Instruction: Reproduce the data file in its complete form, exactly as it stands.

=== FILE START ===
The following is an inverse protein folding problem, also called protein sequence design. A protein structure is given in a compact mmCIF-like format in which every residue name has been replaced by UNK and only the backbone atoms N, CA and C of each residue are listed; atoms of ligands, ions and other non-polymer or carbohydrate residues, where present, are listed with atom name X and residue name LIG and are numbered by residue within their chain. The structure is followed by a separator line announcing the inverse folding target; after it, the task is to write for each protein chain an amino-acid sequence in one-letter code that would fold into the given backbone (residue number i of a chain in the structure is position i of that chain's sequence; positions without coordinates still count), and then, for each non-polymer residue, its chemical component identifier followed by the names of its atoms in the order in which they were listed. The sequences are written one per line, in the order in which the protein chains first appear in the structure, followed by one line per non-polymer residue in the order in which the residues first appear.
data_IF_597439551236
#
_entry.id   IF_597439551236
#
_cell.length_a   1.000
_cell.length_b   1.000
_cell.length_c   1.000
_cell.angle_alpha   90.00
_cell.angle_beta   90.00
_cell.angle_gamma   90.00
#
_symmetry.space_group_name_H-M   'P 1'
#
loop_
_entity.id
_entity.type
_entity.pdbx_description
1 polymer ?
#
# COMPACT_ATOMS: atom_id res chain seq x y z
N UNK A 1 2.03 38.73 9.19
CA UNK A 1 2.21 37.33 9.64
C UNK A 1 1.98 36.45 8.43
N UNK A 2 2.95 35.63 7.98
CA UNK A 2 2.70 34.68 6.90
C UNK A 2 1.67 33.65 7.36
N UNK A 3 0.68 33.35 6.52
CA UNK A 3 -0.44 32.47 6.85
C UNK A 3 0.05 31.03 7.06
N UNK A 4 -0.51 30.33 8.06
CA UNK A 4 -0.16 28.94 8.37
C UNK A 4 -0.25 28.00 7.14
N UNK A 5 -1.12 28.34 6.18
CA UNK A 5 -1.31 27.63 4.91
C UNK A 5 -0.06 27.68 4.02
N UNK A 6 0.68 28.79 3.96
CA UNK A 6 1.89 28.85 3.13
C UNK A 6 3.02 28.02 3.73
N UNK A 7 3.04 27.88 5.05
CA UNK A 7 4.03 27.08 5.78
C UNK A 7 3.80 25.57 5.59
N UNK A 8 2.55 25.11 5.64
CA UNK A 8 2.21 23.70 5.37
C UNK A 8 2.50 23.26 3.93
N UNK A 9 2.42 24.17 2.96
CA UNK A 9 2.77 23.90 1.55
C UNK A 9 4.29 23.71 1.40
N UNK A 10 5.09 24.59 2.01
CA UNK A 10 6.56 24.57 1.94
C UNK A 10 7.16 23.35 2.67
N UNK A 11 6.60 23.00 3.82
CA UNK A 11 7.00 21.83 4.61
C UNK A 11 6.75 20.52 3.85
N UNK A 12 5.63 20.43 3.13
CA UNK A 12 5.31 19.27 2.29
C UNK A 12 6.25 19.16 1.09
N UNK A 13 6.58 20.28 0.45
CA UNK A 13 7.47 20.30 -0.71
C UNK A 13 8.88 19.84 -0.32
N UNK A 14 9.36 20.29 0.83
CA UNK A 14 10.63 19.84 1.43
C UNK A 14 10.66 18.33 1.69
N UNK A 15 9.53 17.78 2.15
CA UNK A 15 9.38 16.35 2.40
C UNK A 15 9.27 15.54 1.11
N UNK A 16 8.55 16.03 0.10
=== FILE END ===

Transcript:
The following is an inverse protein folding problem, also called protein sequence design. A protein structure is given in a compact mmCIF-like format in which every residue name has been replaced by UNK and only the backbone atoms N, CA and C of each residue are listed; atoms of ligands, ions and other non-polymer or carbohydrate residues, where present, are listed with atom name X and residue name LIG and are numbered by residue within their chain. The structure is followed by a separator line announcing the inverse folding target; after it, the task is to write for each protein chain an amino-acid sequence in one-letter code that would fold into the given backbone (residue number i of a chain in the structure is position i of that chain's sequence; positions without coordinates still count), and then, for each non-polymer residue, its chemical component identifier followed by the names of its atoms in the order in which they were listed. The sequences are written one per line, in the order in which the protein chains first appear in the structure, followed by one line per non-polymer residue in the order in which the residues first appear.
data_IF_597439551236
#
_entry.id   IF_597439551236
#
_cell.length_a   1.000
_cell.length_b   1.000
_cell.length_c   1.000
_cell.angle_alpha   90.00
_cell.angle_beta   90.00
_cell.angle_gamma   90.00
#
_symmetry.space_group_name_H-M   'P 1'
#
loop_
_entity.id
_entity.type
_entity.pdbx_description
1 polymer ?
#
# COMPACT_ATOMS: atom_id res chain seq x y z
N UNK A 1 2.03 38.73 9.19
CA UNK A 1 2.21 37.33 9.64
C UNK A 1 1.98 36.45 8.43
N UNK A 2 2.95 35.63 7.98
CA UNK A 2 2.70 34.68 6.90
C UNK A 2 1.67 33.65 7.36
N UNK A 3 0.68 33.35 6.52
CA UNK A 3 -0.44 32.47 6.85
C UNK A 3 0.05 31.03 7.06
N UNK A 4 -0.51 30.33 8.06
CA UNK A 4 -0.16 28.94 8.37
C UNK A 4 -0.25 28.00 7.14
N UNK A 5 -1.12 28.34 6.18
CA UNK A 5 -1.31 27.63 4.91
C UNK A 5 -0.06 27.68 4.02
N UNK A 6 0.68 28.79 3.96
CA UNK A 6 1.89 28.85 3.13
C UNK A 6 3.02 28.02 3.73
N UNK A 7 3.04 27.88 5.05
CA UNK A 7 4.03 27.08 5.78
C UNK A 7 3.80 25.57 5.59
N UNK A 8 2.55 25.11 5.64
CA UNK A 8 2.21 23.70 5.37
C UNK A 8 2.50 23.26 3.93
N UNK A 9 2.42 24.17 2.96
CA UNK A 9 2.77 23.90 1.55
C UNK A 9 4.29 23.71 1.40
N UNK A 10 5.09 24.59 2.01
CA UNK A 10 6.56 24.57 1.94
C UNK A 10 7.16 23.35 2.67
N UNK A 11 6.60 23.00 3.82
CA UNK A 11 7.00 21.83 4.61
C UNK A 11 6.75 20.52 3.85
N UNK A 12 5.63 20.43 3.13
CA UNK A 12 5.31 19.27 2.29
C UNK A 12 6.25 19.16 1.09
N UNK A 13 6.58 20.28 0.45
CA UNK A 13 7.47 20.30 -0.71
C UNK A 13 8.88 19.84 -0.32
N UNK A 14 9.36 20.29 0.83
CA UNK A 14 10.63 19.84 1.43
C UNK A 14 10.66 18.33 1.69
N UNK A 15 9.53 17.78 2.15
CA UNK A 15 9.38 16.35 2.40
C UNK A 15 9.27 15.54 1.11
N UNK A 16 8.55 16.03 0.10